Mountain Everest Max review: peak performance – The Verge

With just about every gaming keyboard I’ve tested, there’s always something missing — a feeling of “if this keyboard only had this or that, it would be perfect.” The Mountain Everest Max feels like an answer to this exact conundrum. It’s like the designers of this keyboard were tired of dealing with all the dumb oversights and omissions in mainstream gaming keyboards and decided to take something of a kitchen sink approach.

What resulted is a full-size gaming keyboard with a unique modular capability. The Everest Max isn’t trying to reinvent the wheel, but it comes with an impressive list of features that feels like the keyboard I would make if I was given a team of engineers and carte blanche to make whatever I wanted.

Good Stuff

  • Hot swap PCB
  • Modular components
  • Receptive to third-party upgrades

Bad Stuff

  • Software is functional but needs work
  • Poor Razer Chroma integration
  • Pricing is a bit steep

The Mountain Everest Max sits on the higher end of the spectrum in terms of cost, but that’s offset somewhat by the ability to buy certain parts of the keyboard piecemeal. The model I tested pulls out all the stops in terms of amenities, and its price tag reflects that, coming in at a spicy $249.99. It comes with an attachment that provides media controls as well as a numpad, making it a full-size keyboard.

Mountain also offers a $149.99 model without the media dock and number pad called the Everest Core, in addition to the aptly named $129.99 Everest Core Barebone, which provides you with a fully assembled shell and hot-swap PCB with sound-dampening foam but requires you to bring your own set of switches and keycaps.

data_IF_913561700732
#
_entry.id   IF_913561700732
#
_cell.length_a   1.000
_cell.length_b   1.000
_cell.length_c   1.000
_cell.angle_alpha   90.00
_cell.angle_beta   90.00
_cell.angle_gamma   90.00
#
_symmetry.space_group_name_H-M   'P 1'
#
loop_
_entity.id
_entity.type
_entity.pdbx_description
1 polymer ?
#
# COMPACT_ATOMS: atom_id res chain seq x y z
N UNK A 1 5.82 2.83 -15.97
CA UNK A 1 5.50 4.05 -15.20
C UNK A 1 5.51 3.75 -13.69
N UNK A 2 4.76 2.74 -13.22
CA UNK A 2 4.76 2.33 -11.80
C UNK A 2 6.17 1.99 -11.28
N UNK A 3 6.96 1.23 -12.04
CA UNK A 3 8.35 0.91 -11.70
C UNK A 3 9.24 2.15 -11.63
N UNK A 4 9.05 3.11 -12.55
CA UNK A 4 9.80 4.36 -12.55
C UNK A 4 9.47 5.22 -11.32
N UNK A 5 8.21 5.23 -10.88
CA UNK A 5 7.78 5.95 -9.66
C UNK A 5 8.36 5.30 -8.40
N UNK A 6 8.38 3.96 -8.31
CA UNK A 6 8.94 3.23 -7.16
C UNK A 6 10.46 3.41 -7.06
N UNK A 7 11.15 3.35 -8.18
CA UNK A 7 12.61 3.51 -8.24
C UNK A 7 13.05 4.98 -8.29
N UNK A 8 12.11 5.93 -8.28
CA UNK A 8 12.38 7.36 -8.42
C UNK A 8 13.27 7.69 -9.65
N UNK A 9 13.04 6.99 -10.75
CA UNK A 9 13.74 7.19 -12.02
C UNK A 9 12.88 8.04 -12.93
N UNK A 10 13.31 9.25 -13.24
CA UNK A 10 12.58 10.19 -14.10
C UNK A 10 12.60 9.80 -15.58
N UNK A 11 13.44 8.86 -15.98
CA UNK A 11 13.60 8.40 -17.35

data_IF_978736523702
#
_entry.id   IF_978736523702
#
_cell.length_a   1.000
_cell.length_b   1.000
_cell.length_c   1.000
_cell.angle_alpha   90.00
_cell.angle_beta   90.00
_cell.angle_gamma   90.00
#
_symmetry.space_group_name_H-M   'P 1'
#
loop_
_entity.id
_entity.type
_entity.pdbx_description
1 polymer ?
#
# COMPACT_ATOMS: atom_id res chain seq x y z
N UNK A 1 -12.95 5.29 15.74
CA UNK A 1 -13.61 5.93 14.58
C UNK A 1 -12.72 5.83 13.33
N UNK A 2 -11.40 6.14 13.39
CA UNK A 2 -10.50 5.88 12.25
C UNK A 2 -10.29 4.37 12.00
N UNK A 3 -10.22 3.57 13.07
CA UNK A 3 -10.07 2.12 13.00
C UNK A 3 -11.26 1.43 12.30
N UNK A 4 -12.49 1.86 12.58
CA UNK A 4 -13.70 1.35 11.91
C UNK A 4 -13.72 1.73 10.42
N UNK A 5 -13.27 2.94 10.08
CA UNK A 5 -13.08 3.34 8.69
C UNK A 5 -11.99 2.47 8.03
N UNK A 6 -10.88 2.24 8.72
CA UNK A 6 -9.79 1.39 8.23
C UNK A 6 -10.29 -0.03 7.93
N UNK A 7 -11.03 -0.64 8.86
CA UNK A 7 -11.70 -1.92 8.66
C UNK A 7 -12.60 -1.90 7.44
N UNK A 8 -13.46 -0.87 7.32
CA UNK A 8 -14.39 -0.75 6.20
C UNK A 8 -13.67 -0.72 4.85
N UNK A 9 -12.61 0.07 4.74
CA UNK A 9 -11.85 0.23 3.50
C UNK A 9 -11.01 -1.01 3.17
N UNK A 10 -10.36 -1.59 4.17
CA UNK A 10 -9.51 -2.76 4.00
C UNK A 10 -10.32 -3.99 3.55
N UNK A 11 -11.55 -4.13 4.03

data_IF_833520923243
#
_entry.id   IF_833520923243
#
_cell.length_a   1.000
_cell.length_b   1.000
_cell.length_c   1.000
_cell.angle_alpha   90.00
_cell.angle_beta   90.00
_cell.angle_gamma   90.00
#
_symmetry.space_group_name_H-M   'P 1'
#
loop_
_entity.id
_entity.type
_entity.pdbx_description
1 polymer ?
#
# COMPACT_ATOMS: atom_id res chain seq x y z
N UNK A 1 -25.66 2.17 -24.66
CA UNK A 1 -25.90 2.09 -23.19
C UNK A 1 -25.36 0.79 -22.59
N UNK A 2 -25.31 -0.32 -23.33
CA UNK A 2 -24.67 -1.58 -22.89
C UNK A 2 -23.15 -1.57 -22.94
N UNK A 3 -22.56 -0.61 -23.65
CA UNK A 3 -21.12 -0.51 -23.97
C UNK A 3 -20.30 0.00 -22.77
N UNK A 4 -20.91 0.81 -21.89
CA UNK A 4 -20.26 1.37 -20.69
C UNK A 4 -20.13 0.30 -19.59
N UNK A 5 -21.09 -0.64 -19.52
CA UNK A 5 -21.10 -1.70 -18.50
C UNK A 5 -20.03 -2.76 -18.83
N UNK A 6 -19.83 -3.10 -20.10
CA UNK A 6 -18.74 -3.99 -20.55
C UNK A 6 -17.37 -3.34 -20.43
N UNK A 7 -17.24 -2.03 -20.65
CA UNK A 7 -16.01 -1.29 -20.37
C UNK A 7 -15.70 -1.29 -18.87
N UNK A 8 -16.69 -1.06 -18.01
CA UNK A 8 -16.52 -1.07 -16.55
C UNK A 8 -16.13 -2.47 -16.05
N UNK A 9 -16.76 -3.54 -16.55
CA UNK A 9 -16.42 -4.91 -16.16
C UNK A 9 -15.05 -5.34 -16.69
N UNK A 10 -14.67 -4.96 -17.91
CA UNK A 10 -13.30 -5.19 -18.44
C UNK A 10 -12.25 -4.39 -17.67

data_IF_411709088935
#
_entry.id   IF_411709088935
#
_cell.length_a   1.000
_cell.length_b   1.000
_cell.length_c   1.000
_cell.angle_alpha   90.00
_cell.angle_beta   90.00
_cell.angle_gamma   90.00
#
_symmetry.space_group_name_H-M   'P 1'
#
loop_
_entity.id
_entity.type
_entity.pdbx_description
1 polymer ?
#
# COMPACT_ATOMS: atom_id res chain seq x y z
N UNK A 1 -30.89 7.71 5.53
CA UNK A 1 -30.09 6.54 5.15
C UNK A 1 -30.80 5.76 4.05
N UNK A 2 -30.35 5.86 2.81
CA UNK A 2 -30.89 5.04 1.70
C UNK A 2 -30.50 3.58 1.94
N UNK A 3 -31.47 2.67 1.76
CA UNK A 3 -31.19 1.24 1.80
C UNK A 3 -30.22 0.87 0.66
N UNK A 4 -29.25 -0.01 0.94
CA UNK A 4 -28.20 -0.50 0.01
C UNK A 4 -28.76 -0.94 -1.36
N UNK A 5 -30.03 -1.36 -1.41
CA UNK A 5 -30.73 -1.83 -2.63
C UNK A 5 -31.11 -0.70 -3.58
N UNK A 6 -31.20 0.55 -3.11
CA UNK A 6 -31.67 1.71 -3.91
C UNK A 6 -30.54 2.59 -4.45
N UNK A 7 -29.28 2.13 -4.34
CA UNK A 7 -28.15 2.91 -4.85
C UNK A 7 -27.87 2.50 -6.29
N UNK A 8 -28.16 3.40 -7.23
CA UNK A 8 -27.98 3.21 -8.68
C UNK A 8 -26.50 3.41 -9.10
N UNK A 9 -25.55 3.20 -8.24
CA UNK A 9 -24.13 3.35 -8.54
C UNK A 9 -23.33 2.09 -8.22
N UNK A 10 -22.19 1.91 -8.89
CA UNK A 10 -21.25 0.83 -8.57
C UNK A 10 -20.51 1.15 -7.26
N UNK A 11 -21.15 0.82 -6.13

However, if you do order the Everest Max, it comes delivered in what can only be described as a small dresser, complete with drawers for all your accessories. This only deserves a mention because it’s the first keyboard box where I didn’t feel immediately compelled to discard it.

A monumental unboxing experience

In addition to the accessories that come packaged with the Everest Max, Mountain’s storefront has a fairly extensive list of additional add-ons to choose from, from different keycap sets and switches to trendy aviator-style cables. However, the Everest ecosystem is extremely receptive to aftermarket mods and accessories. In my case, I swapped out the Cherry Brown switches for a set of Kailh Silvers (lubed and filmed, mind you) and added switch pads to the PCB for a little extra “thock.” I also replaced the standard ABS keycaps with an aftermarket PBT phantom keycap set from Razer, accented with some pink rubberized keycaps and a resin cast escape keycap from Amazon.

The Everest Max is equipped with a hot swap PCB

Photo by Alice Newcome-Beill / The Verge

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